Griswold: The big one, which is going to be an even bigger challenge for food retailers than any other segment of retail, is this push toward one-on-one, localized, real-time offers. This is because the amount of information food retailers have about the consumer is probably the richest set of data of any retail segment. I know what my customers buy, I know how frequently they buy, and if I’m smart, I know when there are gaps to what they bought in the past. All of that in the hands of a sophisticated analytics engine is pretty powerful. So when you walk into the store, I want you to tell me that you are there and then I will start sending you things that I think are important to you specifically. For example, if I know you are a big Coca-Cola drinker and you haven’t bought any in a while, I’ll shoot you an offer. Or if I know you buy a lot of pasta and we are just launching an own-brand pasta, I’m going to shoot you an offer.

All of that is great, and a great way to build that connection with the consumer, but the challenge I see is no one is telling the supply chain that. So what is going to happen is that we are going to get you all excited about our new pasta and send you to the pasta aisle, and there isn’t going to be any there because the supply chain didn’t know we were doing this. So over the next 12-24 months there needs to be convergence around how we want to engage with the customer individually and proactively, and the supply chain’s ability to dovetail that with demand. To me, in the food space, that is one of the biggest challenges I see in the next 12-24 months. How do we bring the merchandising and marketing side and the supply chain side together at the same speed? Because right now what is happening is the marketing folks are about three laps ahead of the supply chain and I think the path that we’re headed on is real-time, proactive, individualized disappointment because the supply chain doesn’t know what is going on. Food retailers will have to close that gap.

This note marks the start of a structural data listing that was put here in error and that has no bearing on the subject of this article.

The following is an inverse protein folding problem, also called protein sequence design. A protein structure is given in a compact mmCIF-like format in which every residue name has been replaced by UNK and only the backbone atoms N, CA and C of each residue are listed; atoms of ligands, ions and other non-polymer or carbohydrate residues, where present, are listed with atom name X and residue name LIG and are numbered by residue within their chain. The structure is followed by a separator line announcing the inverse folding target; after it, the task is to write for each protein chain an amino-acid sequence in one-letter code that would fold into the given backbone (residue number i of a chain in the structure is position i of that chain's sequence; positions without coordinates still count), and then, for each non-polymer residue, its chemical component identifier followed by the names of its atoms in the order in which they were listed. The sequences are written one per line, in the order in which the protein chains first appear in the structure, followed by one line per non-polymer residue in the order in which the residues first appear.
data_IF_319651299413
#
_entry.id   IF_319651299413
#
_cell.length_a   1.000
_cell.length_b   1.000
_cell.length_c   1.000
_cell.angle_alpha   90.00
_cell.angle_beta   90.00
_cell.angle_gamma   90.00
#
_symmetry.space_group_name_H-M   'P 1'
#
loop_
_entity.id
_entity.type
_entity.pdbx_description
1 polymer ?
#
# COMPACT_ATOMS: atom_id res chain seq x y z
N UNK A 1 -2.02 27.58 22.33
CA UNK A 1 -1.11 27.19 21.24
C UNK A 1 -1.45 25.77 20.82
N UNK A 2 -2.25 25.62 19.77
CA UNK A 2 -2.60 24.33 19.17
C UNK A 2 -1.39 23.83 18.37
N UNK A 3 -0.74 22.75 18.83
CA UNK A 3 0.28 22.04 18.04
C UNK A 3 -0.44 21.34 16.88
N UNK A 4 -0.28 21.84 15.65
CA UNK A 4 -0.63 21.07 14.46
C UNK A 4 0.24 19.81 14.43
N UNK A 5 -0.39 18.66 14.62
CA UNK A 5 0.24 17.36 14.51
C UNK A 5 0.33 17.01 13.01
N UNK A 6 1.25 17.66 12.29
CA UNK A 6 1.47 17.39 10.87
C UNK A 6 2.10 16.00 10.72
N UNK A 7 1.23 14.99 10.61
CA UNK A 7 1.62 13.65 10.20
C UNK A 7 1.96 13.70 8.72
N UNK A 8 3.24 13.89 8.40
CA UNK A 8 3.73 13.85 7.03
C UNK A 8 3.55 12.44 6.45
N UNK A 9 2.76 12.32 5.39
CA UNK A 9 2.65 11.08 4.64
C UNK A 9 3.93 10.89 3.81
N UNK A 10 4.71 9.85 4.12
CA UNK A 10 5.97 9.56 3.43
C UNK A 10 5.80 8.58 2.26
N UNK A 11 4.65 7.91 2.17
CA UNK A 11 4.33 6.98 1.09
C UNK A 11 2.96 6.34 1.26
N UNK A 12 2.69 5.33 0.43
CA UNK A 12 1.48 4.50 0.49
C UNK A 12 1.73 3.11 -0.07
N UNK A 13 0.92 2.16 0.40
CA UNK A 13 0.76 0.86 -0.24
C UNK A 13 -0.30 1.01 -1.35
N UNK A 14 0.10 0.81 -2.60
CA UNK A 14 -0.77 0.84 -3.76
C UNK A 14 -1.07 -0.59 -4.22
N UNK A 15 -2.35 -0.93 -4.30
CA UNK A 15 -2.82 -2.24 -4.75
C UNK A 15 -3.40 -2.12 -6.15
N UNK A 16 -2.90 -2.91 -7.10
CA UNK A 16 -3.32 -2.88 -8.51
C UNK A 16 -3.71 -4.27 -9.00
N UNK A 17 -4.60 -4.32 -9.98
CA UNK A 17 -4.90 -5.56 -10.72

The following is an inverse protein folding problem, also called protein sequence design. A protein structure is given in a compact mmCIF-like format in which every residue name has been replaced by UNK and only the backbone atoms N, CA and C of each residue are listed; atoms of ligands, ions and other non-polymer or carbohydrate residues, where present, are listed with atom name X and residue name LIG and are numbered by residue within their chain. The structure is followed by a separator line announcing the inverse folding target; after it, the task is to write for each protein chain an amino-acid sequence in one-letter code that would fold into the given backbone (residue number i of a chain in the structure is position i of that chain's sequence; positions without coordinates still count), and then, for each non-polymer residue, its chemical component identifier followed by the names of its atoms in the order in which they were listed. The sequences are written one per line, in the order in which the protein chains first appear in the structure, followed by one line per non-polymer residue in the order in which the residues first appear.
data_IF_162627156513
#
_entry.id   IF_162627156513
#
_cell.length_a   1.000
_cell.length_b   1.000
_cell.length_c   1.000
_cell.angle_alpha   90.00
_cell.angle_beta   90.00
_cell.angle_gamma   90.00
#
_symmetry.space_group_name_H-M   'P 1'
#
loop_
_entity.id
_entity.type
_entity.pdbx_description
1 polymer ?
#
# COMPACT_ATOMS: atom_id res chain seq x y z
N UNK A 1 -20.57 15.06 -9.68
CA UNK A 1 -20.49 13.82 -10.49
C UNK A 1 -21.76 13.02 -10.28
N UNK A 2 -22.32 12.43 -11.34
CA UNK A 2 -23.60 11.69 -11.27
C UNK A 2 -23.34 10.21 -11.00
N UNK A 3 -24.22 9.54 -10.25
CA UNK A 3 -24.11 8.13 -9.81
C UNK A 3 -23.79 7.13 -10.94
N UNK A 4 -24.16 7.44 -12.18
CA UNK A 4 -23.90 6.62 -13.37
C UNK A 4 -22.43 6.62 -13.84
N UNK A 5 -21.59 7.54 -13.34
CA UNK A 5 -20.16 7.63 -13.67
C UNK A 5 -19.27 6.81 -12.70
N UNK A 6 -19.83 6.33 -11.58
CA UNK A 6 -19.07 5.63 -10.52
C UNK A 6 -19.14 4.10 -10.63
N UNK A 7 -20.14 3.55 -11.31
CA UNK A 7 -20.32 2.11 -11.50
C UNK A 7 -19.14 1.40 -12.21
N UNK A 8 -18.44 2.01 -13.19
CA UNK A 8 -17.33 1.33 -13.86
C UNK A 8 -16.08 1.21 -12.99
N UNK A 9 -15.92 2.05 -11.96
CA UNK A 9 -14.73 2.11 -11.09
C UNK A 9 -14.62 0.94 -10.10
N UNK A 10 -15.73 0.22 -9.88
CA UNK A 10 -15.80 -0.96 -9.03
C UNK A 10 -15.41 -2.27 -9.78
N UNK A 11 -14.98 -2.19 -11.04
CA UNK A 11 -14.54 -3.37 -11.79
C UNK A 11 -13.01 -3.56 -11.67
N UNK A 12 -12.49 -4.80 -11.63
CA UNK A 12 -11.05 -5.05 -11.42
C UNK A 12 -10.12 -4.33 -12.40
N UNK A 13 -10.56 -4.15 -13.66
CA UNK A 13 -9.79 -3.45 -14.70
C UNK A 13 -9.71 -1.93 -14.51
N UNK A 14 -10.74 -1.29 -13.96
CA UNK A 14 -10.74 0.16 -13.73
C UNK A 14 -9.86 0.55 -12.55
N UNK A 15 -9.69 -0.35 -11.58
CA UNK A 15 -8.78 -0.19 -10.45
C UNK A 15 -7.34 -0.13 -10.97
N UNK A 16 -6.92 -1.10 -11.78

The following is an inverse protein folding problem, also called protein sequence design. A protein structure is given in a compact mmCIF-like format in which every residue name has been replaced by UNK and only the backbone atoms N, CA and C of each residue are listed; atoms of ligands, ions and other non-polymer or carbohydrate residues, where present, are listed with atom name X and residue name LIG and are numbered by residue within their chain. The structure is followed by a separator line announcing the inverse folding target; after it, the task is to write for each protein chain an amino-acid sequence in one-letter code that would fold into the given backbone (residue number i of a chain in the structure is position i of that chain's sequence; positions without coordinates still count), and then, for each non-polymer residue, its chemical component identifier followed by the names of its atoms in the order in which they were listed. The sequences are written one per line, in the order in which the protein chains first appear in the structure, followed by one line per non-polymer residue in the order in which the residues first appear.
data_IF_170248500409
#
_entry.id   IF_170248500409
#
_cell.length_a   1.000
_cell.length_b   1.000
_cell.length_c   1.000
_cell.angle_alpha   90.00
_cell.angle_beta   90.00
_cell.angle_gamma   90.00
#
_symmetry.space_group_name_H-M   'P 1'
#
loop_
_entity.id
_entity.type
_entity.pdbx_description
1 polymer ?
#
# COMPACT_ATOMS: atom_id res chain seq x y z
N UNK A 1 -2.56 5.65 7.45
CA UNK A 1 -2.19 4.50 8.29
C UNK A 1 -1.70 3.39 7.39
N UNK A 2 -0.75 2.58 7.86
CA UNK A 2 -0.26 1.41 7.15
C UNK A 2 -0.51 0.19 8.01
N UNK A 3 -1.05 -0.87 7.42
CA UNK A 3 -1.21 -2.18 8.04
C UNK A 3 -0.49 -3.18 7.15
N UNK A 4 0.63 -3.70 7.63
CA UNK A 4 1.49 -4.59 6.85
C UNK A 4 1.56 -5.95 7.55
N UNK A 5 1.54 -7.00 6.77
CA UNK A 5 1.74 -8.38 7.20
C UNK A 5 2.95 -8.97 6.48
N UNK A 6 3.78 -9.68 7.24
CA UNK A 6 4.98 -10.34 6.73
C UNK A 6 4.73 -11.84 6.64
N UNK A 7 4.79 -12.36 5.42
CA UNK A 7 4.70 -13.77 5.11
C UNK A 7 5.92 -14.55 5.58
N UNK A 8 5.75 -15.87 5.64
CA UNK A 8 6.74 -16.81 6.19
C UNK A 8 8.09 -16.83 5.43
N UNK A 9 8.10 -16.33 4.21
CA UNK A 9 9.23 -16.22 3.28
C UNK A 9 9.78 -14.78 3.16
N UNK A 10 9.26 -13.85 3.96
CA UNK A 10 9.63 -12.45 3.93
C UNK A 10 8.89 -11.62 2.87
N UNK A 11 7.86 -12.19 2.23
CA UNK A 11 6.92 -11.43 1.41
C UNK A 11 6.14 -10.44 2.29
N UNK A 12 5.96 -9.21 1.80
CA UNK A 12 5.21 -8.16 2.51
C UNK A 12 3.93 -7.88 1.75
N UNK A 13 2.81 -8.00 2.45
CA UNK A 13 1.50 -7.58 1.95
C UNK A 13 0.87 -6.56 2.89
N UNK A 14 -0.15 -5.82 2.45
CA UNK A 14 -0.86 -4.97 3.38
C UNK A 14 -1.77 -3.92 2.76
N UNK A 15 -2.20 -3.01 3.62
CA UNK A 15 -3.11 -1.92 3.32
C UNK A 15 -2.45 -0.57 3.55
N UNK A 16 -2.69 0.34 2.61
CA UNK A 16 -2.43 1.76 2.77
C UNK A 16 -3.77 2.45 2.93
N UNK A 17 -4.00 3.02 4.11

SCN: Thanks, Mike. It definitely sounds like some exciting and challenging times ahead for food retailers. Perhaps most exciting will be e-commerce. Mike will discuss that in Part 2 of our blog posting on Thursday, October 31.

  1 Comment   Comment

  1. The interview with Mike Griswold raises an interesting point concerning a possible problem to implementing real-time personal offers. I agree that food retailers have some of the most valuable information about customers concerning their buying habits and that this will likely become a larger factor in the future as “big data” analytics is becoming more popular. However, I never thought of the implications that these real-time offers could have on a retailer’s supply chain.

    I would think that as much information food retailers have they should be able to predict consumer shopping patterns and use local demographics in order to mitigate some of the risk of not having inventory on hand. Additionally, the real-time offer software may be able to only send offers when a particular product is in stock and stop when inventory is running low. I know large retailers, such as Wal-Mart are heavily recruiting graduate analytics students, though I wonder what percent of these new hires will be placed in dual roles in order to combat this potential issue.